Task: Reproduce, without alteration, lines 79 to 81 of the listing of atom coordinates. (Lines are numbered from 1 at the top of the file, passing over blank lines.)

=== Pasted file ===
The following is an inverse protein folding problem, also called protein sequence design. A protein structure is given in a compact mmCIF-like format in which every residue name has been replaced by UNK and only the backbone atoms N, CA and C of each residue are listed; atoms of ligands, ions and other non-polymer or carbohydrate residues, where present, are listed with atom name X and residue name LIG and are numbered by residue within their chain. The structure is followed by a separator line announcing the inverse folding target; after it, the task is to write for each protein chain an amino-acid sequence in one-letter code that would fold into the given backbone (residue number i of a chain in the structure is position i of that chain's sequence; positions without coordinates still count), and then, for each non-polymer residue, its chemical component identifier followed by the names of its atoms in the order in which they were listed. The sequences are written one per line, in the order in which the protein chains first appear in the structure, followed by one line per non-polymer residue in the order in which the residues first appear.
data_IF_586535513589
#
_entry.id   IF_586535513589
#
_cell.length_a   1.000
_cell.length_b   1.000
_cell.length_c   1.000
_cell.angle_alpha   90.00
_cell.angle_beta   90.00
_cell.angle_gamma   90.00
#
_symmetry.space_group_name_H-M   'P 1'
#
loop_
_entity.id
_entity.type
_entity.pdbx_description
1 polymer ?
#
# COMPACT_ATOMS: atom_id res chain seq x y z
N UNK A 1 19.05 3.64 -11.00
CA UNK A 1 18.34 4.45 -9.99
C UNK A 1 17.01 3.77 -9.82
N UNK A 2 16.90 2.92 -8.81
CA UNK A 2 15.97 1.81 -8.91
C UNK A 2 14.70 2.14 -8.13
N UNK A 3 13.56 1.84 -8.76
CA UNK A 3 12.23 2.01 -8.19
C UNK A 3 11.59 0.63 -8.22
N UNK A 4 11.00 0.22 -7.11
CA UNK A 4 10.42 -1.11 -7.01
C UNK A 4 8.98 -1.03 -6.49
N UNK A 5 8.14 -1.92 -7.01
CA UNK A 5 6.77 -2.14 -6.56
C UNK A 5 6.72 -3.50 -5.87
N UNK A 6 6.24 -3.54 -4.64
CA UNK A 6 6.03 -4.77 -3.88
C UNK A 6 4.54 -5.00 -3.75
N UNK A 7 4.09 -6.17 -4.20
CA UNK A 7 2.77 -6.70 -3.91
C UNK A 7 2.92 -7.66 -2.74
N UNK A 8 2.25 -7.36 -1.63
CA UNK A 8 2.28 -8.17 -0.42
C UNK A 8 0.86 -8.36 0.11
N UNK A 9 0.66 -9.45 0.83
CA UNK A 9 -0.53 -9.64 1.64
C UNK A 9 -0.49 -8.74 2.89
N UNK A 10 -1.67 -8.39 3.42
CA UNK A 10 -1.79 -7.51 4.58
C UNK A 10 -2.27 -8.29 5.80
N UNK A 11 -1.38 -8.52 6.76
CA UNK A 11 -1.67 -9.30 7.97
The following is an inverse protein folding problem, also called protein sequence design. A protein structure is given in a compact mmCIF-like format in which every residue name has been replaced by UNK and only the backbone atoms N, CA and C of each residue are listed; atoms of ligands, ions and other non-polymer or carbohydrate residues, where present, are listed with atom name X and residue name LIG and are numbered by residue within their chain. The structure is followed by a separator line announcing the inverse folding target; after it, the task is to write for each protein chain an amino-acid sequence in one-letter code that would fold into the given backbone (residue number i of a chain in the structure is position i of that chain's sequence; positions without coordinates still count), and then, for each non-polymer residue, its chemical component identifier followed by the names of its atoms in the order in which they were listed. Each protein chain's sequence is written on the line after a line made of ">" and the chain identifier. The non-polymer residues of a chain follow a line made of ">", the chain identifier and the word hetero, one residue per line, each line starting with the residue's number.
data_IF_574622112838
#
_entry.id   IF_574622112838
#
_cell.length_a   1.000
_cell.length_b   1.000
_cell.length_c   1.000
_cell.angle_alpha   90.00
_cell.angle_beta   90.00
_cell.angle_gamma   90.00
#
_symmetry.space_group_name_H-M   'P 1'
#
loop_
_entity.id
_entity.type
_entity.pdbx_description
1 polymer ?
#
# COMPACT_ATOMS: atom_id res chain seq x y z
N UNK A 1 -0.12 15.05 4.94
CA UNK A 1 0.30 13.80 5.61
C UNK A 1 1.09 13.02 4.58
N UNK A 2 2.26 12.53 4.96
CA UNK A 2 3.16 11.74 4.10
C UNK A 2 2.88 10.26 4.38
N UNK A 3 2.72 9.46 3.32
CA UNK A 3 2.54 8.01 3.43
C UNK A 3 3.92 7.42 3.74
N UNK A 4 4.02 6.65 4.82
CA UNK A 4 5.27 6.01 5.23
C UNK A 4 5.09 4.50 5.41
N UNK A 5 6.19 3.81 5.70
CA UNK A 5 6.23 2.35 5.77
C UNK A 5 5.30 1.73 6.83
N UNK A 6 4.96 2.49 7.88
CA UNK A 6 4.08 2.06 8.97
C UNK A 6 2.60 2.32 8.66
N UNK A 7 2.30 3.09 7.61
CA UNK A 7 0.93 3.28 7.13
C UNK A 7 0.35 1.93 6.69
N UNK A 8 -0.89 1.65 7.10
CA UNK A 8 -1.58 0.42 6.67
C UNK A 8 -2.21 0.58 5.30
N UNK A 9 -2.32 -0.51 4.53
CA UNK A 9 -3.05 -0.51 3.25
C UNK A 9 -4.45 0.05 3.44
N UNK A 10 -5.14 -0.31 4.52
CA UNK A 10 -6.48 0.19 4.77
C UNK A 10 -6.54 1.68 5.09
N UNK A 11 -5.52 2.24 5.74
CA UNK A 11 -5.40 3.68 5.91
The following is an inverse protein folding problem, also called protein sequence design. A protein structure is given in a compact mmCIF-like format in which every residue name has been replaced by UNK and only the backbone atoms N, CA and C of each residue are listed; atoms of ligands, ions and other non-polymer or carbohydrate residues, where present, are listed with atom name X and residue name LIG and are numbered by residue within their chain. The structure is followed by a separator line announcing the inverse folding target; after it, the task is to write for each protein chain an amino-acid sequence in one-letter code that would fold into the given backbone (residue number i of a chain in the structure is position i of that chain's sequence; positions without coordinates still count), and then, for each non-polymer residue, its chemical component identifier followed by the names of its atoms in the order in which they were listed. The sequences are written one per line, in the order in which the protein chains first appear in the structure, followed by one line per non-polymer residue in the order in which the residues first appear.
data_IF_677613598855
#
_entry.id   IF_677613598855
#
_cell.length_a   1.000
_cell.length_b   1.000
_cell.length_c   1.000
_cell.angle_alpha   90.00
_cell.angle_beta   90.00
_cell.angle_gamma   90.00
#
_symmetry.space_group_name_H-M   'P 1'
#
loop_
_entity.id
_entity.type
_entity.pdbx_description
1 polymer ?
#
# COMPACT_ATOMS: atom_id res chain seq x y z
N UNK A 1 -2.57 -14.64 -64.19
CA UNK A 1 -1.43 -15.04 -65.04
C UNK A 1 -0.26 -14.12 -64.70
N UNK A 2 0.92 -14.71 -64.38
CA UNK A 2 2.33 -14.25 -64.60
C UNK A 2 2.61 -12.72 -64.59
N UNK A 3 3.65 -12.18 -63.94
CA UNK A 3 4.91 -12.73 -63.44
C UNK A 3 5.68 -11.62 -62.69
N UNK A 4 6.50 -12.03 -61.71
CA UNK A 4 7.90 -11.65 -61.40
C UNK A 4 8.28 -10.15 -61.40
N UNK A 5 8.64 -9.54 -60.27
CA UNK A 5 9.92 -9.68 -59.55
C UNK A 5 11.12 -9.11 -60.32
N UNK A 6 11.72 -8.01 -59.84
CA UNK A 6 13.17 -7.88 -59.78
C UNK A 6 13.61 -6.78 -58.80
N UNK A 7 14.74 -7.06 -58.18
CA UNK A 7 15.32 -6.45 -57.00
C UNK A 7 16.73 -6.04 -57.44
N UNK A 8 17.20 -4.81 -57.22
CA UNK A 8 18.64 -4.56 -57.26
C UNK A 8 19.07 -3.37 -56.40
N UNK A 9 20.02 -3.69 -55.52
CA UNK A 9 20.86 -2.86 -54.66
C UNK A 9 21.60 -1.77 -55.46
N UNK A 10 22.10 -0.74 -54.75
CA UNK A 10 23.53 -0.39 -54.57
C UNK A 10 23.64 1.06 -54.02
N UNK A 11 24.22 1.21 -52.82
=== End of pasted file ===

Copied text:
CA UNK A 2 3.16 11.74 4.10
C UNK A 2 2.88 10.26 4.38
N UNK A 3 2.72 9.46 3.32